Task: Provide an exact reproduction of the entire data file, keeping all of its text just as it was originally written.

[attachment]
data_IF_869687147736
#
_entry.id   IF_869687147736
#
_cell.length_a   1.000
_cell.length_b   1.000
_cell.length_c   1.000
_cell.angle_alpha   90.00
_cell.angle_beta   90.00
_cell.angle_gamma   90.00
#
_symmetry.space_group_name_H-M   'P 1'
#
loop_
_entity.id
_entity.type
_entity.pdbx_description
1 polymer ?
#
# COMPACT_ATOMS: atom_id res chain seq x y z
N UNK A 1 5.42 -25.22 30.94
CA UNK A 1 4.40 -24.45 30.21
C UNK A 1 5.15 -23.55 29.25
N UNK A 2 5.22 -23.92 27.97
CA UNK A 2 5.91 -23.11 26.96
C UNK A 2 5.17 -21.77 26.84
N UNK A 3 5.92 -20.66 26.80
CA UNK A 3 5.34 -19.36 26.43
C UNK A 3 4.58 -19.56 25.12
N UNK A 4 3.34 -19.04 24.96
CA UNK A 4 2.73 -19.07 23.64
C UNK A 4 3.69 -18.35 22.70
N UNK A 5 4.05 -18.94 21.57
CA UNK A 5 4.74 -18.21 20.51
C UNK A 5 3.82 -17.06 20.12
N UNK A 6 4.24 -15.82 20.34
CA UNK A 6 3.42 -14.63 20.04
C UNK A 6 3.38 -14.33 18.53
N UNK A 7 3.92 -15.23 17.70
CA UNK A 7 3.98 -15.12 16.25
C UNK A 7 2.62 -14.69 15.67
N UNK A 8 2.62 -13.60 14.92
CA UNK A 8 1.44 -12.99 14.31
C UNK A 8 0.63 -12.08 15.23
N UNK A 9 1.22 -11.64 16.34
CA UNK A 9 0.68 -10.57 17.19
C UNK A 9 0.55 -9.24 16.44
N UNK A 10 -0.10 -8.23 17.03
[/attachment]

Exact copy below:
data_IF_869687147736
#
_entry.id   IF_869687147736
#
_cell.length_a   1.000
_cell.length_b   1.000
_cell.length_c   1.000
_cell.angle_alpha   90.00
_cell.angle_beta   90.00
_cell.angle_gamma   90.00
#
_symmetry.space_group_name_H-M   'P 1'
#
loop_
_entity.id
_entity.type
_entity.pdbx_description
1 polymer ?
#
# COMPACT_ATOMS: atom_id res chain seq x y z
N UNK A 1 5.42 -25.22 30.94
CA UNK A 1 4.40 -24.45 30.21
C UNK A 1 5.15 -23.55 29.25
N UNK A 2 5.22 -23.92 27.97
CA UNK A 2 5.91 -23.11 26.96
C UNK A 2 5.17 -21.77 26.84
N UNK A 3 5.92 -20.66 26.80
CA UNK A 3 5.34 -19.36 26.43
C UNK A 3 4.58 -19.56 25.12
N UNK A 4 3.34 -19.04 24.96
CA UNK A 4 2.73 -19.07 23.64
C UNK A 4 3.69 -18.35 22.70
N UNK A 5 4.05 -18.94 21.57
CA UNK A 5 4.74 -18.21 20.51
C UNK A 5 3.82 -17.06 20.12
N UNK A 6 4.24 -15.82 20.34
CA UNK A 6 3.42 -14.63 20.04
C UNK A 6 3.38 -14.33 18.53
N UNK A 7 3.92 -15.23 17.70
CA UNK A 7 3.98 -15.12 16.25
C UNK A 7 2.62 -14.69 15.67
N UNK A 8 2.62 -13.60 14.92
CA UNK A 8 1.44 -12.99 14.31
C UNK A 8 0.63 -12.08 15.23
N UNK A 9 1.22 -11.64 16.34
CA UNK A 9 0.68 -10.57 17.19
C UNK A 9 0.55 -9.24 16.44
N UNK A 10 -0.10 -8.23 17.03